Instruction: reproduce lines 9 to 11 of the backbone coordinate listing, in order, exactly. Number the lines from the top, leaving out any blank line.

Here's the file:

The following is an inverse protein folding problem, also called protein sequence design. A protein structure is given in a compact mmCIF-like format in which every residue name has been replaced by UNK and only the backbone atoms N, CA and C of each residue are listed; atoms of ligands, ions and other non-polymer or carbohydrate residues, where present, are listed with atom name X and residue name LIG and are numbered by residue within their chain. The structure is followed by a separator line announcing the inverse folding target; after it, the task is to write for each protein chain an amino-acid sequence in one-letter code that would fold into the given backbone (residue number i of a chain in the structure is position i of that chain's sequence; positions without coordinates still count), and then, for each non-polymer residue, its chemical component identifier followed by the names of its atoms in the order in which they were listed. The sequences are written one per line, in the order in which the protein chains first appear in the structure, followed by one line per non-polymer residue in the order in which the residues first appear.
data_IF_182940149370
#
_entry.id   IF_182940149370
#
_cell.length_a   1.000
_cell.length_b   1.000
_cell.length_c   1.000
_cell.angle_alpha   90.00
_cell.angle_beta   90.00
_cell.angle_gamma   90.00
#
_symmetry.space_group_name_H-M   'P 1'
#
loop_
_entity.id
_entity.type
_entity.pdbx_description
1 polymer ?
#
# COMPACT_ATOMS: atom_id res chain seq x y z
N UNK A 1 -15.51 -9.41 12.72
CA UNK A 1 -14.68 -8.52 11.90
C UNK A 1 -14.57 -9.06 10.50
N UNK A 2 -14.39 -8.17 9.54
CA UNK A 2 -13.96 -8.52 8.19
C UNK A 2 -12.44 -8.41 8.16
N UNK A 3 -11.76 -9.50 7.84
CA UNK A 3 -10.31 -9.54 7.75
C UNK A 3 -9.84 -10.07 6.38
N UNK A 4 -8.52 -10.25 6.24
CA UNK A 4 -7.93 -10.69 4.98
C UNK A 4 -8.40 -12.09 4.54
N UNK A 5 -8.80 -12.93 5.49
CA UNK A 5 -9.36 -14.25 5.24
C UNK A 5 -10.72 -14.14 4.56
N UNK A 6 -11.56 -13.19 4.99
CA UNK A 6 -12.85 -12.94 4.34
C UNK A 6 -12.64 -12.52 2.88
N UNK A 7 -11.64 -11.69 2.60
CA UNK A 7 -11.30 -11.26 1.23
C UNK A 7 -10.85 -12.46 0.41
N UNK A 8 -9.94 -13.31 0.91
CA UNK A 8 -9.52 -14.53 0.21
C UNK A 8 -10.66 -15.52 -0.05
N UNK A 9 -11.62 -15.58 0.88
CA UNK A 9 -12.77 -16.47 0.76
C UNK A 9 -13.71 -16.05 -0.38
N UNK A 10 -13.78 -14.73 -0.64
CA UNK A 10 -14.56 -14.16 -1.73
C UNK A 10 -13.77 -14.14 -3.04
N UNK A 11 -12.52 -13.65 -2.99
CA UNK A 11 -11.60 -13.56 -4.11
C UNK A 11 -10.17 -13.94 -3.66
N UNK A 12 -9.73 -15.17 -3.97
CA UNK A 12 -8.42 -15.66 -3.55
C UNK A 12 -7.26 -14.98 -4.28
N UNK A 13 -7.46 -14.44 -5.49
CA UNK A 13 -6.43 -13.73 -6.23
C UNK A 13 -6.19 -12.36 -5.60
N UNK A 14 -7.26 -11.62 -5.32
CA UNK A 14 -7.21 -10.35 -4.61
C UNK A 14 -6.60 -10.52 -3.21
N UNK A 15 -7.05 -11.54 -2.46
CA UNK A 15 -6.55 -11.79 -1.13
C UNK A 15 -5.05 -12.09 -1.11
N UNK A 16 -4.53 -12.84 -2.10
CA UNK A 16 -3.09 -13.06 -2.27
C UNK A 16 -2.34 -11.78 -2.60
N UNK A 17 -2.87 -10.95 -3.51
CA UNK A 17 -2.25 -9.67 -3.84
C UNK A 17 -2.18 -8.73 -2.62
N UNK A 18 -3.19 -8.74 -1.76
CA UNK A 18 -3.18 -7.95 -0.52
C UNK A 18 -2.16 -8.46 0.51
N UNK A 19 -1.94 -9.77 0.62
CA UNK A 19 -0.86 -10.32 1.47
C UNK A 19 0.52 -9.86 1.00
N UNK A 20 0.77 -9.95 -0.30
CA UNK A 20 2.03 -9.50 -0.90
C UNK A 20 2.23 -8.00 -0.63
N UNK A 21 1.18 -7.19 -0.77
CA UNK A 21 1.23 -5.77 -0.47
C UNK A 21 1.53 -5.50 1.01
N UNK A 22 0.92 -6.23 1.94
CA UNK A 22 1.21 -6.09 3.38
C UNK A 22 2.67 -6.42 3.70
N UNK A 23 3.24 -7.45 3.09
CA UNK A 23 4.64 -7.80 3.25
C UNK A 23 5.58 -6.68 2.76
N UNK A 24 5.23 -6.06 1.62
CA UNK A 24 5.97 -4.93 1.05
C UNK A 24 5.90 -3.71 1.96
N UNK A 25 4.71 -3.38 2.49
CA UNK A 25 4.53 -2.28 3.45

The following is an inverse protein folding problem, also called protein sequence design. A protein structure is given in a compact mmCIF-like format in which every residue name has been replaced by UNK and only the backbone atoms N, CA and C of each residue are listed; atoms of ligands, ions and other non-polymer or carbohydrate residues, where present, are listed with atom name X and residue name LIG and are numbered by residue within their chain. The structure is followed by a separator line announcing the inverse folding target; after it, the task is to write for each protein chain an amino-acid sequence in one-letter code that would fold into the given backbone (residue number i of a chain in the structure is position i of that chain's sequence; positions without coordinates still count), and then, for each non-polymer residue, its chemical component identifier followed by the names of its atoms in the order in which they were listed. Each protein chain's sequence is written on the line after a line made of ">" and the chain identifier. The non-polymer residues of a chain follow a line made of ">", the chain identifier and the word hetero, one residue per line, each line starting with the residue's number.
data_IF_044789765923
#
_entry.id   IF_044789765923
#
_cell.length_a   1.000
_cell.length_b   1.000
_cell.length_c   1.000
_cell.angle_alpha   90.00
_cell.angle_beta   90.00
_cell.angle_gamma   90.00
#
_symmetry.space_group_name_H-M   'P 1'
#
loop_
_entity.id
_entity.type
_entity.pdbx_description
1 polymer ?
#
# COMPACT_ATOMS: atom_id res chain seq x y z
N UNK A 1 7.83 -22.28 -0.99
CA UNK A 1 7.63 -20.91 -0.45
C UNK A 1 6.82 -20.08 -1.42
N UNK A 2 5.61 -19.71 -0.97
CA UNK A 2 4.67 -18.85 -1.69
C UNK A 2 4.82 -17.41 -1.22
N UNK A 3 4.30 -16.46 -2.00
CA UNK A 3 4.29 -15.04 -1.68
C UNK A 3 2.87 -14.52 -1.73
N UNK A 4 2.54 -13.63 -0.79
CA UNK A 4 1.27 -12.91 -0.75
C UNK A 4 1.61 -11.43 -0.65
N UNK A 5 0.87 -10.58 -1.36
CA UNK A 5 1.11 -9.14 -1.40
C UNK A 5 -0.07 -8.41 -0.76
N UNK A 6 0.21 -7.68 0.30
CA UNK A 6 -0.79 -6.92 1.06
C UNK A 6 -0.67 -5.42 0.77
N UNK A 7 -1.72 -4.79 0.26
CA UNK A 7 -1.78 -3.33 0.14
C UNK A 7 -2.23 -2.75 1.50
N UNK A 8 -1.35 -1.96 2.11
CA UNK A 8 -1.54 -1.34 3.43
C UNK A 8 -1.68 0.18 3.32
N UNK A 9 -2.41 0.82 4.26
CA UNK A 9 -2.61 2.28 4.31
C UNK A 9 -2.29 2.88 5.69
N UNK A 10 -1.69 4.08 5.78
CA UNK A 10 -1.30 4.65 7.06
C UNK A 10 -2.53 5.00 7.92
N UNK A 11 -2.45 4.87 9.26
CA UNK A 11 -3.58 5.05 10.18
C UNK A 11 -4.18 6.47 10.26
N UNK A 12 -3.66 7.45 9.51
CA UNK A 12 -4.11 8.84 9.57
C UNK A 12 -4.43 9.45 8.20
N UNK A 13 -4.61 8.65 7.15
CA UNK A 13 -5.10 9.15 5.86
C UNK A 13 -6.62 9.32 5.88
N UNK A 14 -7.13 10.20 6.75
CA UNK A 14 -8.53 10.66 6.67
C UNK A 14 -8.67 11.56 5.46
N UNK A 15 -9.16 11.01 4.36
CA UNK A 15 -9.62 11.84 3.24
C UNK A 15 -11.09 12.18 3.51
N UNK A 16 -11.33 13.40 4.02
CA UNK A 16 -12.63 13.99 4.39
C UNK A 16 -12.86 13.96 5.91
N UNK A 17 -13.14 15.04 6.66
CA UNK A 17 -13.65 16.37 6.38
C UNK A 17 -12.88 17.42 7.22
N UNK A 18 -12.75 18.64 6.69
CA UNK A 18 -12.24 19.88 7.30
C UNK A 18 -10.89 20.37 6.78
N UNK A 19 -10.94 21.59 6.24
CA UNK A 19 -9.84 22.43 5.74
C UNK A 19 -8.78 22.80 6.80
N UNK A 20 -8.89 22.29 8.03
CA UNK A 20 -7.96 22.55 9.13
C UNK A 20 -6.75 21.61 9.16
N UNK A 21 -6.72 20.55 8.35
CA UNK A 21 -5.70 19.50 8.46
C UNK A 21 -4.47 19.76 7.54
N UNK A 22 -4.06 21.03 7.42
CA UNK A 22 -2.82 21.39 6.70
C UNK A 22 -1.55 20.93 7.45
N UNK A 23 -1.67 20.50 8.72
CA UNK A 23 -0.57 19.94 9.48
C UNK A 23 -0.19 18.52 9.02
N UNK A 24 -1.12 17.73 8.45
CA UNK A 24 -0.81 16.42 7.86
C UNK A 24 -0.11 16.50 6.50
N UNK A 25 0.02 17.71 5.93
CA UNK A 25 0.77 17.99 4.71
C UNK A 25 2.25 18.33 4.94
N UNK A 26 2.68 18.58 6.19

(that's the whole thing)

_cell.angle_alpha   90.00
_cell.angle_beta   90.00
_cell.angle_gamma   90.00